Remembering Jazz Icon Thelonious Monk – Interesting Facts You Should Know about His Life
Thelonious Monk might not be as popular as some other Jazz musicians, but he was a jazz genius who was considered one of the most creative originators of his time. Here is a look into his life and death.
Many people go down in history for the impact they have made on the world. While some are known for their revolutionary ideas, some are considered originators.
One such originator was the talented pianist and jazz musician Thelonious Monk who was born in 1917 and died in 1982. Lovers of the genre would forever cherish his life and contribution to Jazz music.
Monk, as he was fondly called, was born on October 10, 1917, to Thelonious Sr. and Barbara in Rocky Mount North Carolina. When he was four, his parents moved to New York City, where he spent most of his formative years.
Monk took an interest in music at 11 and enjoyed watching his elder sister play the piano. Before he got a chance to play, he had learned how to read music by looking over her shoulders and picking up style and patterns.
He started putting his musical skills out to the public at 13, by enrolling in the Apollo Theater's weekly amateur competition. He had a ban placed on his performance by the management when he kept on winning the competition.
Monk's love for music saw him drop out of the esteemed Stuyvesant High School to pursue a path in music. He began touring with various bands, but nothing ever stuck, and hence he was struggling to make ends meet.
Monk was believed to be eccentric.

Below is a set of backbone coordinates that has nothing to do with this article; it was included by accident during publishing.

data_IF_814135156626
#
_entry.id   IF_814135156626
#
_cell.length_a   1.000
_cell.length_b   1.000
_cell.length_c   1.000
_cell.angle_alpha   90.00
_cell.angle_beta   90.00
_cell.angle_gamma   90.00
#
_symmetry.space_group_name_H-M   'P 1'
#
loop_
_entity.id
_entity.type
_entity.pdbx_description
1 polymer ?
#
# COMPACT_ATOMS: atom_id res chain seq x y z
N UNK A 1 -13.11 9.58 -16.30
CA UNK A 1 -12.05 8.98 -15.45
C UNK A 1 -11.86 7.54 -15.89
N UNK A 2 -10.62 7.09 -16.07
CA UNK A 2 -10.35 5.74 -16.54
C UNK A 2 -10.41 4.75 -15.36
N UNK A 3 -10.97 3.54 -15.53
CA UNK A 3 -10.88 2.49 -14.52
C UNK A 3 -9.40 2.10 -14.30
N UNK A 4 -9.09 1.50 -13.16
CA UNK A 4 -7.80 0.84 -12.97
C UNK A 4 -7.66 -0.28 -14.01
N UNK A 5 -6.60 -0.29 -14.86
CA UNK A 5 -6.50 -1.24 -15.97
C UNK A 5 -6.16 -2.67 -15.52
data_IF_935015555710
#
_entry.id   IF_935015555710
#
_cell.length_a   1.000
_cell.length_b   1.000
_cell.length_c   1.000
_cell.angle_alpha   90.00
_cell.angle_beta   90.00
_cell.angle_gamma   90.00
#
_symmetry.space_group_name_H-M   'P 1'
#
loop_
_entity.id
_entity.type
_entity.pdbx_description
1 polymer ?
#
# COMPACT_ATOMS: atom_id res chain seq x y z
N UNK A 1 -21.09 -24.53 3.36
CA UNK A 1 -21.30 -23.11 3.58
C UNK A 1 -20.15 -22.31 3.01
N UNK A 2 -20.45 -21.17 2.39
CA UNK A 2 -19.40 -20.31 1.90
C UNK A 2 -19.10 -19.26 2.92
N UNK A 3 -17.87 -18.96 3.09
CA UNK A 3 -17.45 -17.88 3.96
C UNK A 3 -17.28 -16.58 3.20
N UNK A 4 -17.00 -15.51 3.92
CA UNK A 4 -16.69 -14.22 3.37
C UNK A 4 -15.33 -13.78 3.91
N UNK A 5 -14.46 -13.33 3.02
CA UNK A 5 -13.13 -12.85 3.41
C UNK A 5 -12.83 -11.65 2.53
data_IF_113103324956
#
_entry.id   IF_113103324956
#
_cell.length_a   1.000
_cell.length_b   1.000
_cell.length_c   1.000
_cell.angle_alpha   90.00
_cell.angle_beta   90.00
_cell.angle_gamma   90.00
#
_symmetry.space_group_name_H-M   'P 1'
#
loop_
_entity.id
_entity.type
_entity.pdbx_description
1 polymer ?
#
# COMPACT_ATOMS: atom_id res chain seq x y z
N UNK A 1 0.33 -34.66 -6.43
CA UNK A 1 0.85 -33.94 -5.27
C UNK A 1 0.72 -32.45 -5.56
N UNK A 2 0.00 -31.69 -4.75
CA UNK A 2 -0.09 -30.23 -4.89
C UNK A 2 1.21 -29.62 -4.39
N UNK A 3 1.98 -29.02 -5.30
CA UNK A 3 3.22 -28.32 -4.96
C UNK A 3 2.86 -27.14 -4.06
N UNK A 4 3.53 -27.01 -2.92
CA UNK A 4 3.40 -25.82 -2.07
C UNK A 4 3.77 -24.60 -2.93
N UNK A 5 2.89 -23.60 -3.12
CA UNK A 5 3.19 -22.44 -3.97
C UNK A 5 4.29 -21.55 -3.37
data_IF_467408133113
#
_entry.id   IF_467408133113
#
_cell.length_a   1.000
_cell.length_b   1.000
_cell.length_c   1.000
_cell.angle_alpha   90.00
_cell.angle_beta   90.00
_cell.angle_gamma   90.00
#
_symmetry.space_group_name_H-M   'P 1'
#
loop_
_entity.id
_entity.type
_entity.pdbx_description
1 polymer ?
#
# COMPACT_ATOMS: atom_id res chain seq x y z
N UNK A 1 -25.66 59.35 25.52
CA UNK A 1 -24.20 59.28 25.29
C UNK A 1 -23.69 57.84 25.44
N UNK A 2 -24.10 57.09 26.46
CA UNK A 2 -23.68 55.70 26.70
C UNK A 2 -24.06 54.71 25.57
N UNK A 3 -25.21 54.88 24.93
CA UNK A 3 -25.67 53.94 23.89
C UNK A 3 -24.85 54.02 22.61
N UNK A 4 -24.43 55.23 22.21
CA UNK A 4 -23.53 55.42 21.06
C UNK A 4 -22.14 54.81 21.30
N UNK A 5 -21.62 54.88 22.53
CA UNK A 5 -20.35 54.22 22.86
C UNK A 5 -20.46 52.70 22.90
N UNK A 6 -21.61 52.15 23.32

At the beginning of his career, he had no critical acclaim and was only known to fellow innovators at the time. However, things began to pick up when people started visiting the Five Spot in New York City, where he was known for his discordant style of playing.
Although his music career suffered quite some setbacks, Monk's personal life was more in order. He got married to his wife, Nellie Smith, in 1947, and the two had two children whom they named after Monk's parents.
He also enjoyed the friendship of Baroness Pannonica de Koenigswarter. Some thought he and Pannonica had a romantic relationship, but according to author Robert D.G Kelly who wrote Monk's biography, the relationship was platonic.
Interestingly, this relationship helped in his later years when he had to move in with her because she had adequate space to take care of him when his mental and overall health deteriorated.
Monk would forever be remembered for his discordant style of playing the piano and he is one of the most creative originators of that time when it came to Jazz.
Although he spent most of his life playing sounds that were not common at the time, his music resonated with many people.
Known for his style of playing, he was proficient in using his left and right hand on the piano such that when he played with his left hand, it sounded as good as his right hand.
At the time, Monk was believed to be eccentric and known for bursting out in dance moves while rehearsing with the band; it was not until later he was discovered to have bipolar disorder.
In 1982, Monk passed away from a stroke after nursing a heart problem for a while. Although he might be no more, Monk's legacy and impact would forever live on in the heart of music lovers.